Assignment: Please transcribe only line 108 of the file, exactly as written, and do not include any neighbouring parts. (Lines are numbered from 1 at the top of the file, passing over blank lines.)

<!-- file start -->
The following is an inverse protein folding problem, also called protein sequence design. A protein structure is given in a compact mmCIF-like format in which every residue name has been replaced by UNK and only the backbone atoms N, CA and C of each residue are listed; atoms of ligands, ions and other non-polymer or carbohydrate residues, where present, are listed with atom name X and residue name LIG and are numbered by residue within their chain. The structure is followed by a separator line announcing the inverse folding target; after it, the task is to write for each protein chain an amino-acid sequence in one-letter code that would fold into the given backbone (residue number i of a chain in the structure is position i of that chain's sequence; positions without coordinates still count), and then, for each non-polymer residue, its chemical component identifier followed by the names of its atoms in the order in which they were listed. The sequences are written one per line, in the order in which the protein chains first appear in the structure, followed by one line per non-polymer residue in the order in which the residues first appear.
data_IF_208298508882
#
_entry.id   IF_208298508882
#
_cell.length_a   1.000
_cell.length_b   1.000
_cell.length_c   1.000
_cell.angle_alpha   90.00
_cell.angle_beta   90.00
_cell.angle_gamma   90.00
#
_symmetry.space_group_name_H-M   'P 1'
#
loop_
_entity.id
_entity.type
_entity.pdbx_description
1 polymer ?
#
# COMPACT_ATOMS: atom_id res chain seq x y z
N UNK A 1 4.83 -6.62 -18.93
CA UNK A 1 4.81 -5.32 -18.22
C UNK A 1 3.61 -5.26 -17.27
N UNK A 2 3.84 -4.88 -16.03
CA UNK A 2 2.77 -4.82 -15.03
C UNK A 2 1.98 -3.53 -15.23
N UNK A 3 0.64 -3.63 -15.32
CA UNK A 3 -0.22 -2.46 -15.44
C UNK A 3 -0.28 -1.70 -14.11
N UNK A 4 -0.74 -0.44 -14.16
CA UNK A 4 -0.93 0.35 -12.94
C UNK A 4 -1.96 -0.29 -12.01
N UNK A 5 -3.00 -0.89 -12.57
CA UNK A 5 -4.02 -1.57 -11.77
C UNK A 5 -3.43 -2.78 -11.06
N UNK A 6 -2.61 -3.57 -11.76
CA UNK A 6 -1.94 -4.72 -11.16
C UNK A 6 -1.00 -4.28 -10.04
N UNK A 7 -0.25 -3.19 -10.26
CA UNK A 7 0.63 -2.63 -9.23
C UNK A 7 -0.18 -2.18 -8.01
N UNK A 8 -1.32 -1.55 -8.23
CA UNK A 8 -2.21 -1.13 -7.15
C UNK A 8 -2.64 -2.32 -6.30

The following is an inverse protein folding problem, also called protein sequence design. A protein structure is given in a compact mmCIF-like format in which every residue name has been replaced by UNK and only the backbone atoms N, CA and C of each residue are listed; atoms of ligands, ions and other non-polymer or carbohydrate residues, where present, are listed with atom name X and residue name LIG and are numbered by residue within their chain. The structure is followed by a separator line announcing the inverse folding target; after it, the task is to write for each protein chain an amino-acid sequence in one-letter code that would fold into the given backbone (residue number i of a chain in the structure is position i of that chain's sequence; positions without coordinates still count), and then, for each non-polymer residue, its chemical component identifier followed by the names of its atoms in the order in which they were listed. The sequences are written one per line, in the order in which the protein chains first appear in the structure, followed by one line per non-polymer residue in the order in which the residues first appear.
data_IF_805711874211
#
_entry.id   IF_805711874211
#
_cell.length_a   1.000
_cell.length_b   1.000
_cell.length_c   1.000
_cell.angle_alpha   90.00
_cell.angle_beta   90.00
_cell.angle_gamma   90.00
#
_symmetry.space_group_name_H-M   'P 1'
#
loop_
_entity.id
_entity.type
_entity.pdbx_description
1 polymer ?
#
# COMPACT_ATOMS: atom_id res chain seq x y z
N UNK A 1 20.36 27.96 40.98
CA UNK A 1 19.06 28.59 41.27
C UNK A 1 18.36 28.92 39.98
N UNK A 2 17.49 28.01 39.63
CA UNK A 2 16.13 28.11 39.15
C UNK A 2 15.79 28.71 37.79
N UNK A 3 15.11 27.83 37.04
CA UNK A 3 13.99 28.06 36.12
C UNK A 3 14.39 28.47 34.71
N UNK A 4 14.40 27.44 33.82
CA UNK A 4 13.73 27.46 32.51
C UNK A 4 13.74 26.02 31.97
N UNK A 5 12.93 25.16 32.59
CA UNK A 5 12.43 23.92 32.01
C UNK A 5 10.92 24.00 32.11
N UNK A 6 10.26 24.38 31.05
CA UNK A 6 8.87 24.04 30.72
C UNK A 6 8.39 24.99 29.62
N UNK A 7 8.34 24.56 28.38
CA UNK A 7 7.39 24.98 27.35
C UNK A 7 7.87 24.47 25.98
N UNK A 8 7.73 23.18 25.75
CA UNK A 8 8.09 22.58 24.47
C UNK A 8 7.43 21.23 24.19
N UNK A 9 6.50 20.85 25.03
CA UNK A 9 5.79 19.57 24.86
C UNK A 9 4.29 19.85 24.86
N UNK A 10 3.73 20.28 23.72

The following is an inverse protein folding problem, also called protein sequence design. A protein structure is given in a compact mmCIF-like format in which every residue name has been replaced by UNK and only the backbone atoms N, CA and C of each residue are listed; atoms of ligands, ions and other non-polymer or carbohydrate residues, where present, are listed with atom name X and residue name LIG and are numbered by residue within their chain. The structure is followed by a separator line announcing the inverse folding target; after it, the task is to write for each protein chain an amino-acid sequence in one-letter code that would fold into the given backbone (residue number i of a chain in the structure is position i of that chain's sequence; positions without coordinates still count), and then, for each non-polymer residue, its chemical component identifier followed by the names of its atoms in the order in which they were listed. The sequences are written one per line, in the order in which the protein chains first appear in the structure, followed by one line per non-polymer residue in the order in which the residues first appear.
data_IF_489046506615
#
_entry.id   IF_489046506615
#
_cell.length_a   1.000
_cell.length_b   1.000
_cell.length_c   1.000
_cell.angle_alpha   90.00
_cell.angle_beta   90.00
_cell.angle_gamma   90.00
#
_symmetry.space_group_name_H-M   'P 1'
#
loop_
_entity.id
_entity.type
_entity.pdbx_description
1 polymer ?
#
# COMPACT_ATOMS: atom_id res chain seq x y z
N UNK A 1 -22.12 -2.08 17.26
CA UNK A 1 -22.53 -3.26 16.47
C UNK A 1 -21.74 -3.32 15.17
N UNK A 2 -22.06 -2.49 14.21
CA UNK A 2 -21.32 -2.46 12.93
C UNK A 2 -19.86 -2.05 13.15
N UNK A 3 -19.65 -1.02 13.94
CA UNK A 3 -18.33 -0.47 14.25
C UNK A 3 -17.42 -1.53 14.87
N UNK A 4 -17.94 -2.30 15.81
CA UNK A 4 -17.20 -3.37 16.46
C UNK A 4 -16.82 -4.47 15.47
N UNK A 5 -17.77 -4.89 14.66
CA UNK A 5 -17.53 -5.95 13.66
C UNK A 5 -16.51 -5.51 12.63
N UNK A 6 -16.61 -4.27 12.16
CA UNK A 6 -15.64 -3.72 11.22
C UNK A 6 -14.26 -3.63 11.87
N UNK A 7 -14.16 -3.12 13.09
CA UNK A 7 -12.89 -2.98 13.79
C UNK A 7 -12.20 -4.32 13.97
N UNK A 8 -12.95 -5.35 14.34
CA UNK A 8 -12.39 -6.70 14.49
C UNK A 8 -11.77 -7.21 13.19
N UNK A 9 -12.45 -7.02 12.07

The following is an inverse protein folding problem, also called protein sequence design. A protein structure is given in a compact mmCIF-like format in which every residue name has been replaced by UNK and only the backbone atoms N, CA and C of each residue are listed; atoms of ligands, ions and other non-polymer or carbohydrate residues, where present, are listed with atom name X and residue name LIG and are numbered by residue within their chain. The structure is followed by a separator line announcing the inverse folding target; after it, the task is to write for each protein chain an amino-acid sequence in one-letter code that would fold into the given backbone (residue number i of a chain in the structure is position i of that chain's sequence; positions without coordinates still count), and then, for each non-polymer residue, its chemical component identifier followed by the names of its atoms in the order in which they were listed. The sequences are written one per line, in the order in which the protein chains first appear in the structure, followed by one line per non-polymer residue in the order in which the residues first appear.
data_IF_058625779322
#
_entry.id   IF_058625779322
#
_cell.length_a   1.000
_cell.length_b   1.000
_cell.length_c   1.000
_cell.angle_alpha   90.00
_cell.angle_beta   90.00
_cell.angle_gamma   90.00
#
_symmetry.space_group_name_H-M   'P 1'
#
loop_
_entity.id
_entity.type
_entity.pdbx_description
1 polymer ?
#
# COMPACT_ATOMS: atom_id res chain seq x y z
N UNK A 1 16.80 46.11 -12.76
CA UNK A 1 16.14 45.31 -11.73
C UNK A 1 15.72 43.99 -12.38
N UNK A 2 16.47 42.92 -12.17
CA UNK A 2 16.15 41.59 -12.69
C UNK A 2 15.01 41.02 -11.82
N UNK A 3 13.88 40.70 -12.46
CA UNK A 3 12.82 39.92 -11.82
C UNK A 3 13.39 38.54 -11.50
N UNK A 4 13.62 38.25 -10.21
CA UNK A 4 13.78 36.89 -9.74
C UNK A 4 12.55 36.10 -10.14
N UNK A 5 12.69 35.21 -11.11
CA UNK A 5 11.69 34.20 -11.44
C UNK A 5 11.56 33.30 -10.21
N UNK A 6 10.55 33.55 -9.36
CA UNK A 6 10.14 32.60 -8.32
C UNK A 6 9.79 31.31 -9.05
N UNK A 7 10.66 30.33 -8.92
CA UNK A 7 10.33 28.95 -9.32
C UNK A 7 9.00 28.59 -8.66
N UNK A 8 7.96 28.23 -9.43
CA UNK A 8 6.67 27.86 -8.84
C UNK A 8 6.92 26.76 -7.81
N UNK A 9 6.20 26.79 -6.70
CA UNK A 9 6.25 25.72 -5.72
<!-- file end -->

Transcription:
#